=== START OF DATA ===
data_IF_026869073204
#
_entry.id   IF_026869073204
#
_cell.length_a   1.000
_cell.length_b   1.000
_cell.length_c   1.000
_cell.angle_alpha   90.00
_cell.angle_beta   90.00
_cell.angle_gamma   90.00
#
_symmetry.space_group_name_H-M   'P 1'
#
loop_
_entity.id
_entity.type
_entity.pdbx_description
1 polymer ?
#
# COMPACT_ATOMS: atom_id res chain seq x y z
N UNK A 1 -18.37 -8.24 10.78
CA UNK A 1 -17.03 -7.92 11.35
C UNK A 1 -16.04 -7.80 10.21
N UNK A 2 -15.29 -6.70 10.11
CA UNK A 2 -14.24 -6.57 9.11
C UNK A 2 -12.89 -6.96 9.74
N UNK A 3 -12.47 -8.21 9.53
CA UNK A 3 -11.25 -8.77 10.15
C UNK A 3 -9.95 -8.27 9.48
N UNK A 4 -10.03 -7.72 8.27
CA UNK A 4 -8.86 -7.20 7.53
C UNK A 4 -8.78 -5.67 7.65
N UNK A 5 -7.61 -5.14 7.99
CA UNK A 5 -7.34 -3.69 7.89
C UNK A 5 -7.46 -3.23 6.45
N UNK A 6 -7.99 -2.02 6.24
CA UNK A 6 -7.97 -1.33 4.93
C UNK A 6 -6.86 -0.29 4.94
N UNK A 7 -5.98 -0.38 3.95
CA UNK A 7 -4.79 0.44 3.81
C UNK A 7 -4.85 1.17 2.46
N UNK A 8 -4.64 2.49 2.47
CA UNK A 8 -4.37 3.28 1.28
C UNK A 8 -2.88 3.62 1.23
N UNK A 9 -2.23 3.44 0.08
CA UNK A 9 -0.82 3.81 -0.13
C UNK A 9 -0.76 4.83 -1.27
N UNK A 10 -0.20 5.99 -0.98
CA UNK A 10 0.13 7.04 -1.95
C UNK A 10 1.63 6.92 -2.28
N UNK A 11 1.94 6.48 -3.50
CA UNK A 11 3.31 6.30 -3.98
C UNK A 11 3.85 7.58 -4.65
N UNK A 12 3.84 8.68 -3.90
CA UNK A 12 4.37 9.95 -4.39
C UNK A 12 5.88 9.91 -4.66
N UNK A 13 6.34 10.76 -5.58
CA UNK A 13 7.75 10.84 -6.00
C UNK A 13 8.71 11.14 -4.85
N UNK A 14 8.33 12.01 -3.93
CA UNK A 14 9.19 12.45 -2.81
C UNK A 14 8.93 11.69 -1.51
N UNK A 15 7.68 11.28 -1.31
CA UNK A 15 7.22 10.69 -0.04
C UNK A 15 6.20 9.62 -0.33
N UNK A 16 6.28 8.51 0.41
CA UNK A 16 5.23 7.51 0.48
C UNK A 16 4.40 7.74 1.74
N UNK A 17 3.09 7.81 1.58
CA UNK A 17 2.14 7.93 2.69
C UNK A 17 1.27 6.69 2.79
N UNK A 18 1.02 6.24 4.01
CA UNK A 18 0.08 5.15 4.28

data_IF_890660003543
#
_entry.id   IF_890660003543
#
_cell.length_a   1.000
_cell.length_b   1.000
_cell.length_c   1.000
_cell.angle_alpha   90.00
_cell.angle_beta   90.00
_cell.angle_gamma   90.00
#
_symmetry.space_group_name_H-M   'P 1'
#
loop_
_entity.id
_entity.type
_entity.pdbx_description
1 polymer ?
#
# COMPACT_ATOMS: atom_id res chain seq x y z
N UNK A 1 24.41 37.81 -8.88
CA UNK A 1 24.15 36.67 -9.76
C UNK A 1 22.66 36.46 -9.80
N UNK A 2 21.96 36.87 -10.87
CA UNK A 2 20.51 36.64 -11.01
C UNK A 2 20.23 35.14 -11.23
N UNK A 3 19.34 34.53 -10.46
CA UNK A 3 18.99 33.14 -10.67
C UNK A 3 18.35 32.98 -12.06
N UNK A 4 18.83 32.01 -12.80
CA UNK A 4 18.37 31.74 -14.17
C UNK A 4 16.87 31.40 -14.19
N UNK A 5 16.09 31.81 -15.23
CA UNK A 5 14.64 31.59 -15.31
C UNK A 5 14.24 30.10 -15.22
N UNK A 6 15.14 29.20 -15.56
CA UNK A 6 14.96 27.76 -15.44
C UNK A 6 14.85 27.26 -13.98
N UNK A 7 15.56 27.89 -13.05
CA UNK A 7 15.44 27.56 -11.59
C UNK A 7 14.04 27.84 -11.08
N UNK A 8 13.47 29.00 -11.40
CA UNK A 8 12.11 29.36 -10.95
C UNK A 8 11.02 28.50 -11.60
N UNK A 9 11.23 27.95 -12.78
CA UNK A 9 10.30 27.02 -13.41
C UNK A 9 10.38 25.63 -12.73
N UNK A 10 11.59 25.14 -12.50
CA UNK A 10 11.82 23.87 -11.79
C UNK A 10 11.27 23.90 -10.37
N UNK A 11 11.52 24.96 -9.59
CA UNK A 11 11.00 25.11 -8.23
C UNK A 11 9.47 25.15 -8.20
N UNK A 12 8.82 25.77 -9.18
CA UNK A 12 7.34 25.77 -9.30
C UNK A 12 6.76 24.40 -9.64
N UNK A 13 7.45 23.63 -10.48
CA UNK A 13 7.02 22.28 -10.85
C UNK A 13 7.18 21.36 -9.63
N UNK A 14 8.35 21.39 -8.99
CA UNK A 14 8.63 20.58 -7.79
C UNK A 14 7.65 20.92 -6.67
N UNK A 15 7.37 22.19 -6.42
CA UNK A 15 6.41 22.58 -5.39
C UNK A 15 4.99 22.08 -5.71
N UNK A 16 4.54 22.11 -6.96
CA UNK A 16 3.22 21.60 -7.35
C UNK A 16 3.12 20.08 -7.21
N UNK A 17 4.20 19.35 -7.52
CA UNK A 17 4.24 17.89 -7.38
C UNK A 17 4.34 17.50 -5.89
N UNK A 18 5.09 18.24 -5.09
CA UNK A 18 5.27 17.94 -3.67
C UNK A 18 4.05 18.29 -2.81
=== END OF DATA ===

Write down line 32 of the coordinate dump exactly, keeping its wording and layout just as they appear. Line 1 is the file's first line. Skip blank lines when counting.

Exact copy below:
C UNK A 4 -8.78 -5.67 7.65